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WellPoint meeting ends abruptly as Bush collapses

May 18, 2010

Shareholders approved a measure to give them input on executive pay at WellPoint Inc. in a contentious annual meeting that ended when board member William “Bucky” Bush collapsed in a chair.

Bush, the brother of President George H.W. Bush and uncle of President George W. Bush, appeared to be OK after the meeting. Dr. Rob Stone, an emergency room physician from Bloomington, said Bush, 71, had passed out.

An ambulance crew arrived at the Hilton Hotel in downtown Indianapolis, where the Indianapolis-based health insurance company was holding its annual shareholder meeting. As they took Bush out on stretcher, he was sitting up and breathing through an oxygen mask. He was taken to Methodist Hospital, where a spokeswoman said he was stable and alert.

When WellPoint Chairman and CEO Angela Braly realized that something was wrong with Bush, she abruptly adjourned the meeting before finishing a tense question-and-answer session with shareholders.

That sparked immediate protest from shareholders waiting to ask questions of Braly.

“I don’t think Angela’s a nurse. Let us speak with the chairman. That’s what she gets paid to do,” said Julia Vaughn, a WellPoint shareholder and health policy staff member at the Citizens Action Coalition of Indiana. Vaughn is one of the organizers of a protest set to take place Tuesday morning outside WellPoint’s headquarters on Monument Circle.

Sam Blair, network director for the Main Street Alliance of small business owners, who had flown to the WellPoint meeting from Seattle, also shouted for Braly to still answer shareholders questions. He said afterward he thought Braly used Bush’s medical emergency as a convenient reason to end the meeting.

Two shareholders brought to the meeting by Blair did make comments to Braly and asked her questions. One, an optometrist from Virginia, said he and his family were denied coverage from Anthem even though his practice is a provider in Anthem’s network.

The other, an attorney from Missouri, complained about a 41-percent increase in premiums for her WellPoint insurance plan this year, the biggest in a string of increases.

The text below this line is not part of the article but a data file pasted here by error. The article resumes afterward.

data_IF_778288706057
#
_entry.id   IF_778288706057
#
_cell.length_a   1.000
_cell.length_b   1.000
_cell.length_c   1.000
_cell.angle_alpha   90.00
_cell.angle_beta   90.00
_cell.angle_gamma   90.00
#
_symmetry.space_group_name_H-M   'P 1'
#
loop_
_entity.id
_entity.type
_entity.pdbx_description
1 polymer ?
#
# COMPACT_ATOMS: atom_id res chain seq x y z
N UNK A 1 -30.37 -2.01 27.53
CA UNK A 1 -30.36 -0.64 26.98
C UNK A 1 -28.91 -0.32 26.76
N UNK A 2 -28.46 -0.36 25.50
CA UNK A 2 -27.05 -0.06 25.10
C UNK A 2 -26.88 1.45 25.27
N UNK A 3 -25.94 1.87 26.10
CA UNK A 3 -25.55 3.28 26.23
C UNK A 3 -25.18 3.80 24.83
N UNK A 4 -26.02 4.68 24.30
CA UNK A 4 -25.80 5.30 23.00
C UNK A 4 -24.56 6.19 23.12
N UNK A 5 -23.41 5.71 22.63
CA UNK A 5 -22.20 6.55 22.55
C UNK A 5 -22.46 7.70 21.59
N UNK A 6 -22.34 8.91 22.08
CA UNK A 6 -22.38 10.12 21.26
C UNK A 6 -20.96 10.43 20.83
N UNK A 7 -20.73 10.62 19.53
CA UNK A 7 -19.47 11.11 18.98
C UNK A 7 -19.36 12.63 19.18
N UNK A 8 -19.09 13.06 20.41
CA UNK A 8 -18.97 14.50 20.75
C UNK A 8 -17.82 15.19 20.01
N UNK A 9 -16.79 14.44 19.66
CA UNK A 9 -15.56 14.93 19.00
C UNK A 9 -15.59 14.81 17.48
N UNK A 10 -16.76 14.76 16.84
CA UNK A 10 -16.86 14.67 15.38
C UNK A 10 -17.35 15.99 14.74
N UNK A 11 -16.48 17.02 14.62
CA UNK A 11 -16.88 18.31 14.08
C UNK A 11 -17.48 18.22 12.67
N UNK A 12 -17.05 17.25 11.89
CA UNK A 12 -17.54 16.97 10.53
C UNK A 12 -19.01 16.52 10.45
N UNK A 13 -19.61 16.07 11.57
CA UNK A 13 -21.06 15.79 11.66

“My business simply cannot sustain that kind of constant increase,” said Arlene Zarembka, from Clayton, Mo. “ I do not want to lose my employee. I do not want to be forced out of business.”

President Barack Obama criticized WellPoint earlier this year for large premium increases on its individual customers in California—increases that were mirrored in other states and by other health insurers.

Shareholders did approve a proposal that would allow them to make a non-binding vote every year on the executive pay of WellPoint’s highest-paid executives. That proposal had failed the previous two years, but had received 46 percent and 47 percent of votes, respectively.

Vote totals from this year’s meeting were not available immediately after the meeting. But the proposal, made by the Connecticut Retirement Plans and Trust Funds, was approved.

In a statement opposing the proposal before the meeting, WellPoint’s board of directors said, “The Board continues to believe that the adoption of this proposal is both unnecessary and contrary to our best interests and the best interests of our shareholders because executive compensation is already linked to our performance, shareholders already have avenues for communication with the Board about compensation issues and the proposed advisory vote would not provide the Board with meaningful information.”

Three other shareholder proposals failed to pass. One, introduced by Dr. Stone of Bloomington, would have required WellPoint to conduct a feasibility study about returning the company to not-for-profit status. Another would have required WellPoint to publicly disclose all its lobbying expenses. And the last one would have required WellPoint to change its state of incorporation from Indiana to Delaware.

Vote totals on those proposals were also not available immediately after the meeting.

Braly, in a presentation about the company, said the company does not know how it will be affected by the health reform law Obama signed in March, but that it is actively engaged with his administration in writing the regulations that flesh out the law.

She gave an optimistic outlook for WellPoint’s business.

“Despite a very difficult year in 2009, our company performed well,” Braly said, adding, “Our business should benefit as the economy improves.”

Later Tuesday morning, some of the shareholders who had been at the meeting spoke at a protest outside WellPoint’s corporate headquarters on Monument Circle. The rally was the fourth consecutive organized by advocates of a “Medicare-for-all” program of government-paid health insurance.

About 70 people gathered, at one point chanting, “Hey, hey, ho ho, Angela Braly’s got to go.” Some in the crowd carried signs, reading, “For-profit health insurance companies are hazardous to your health.”

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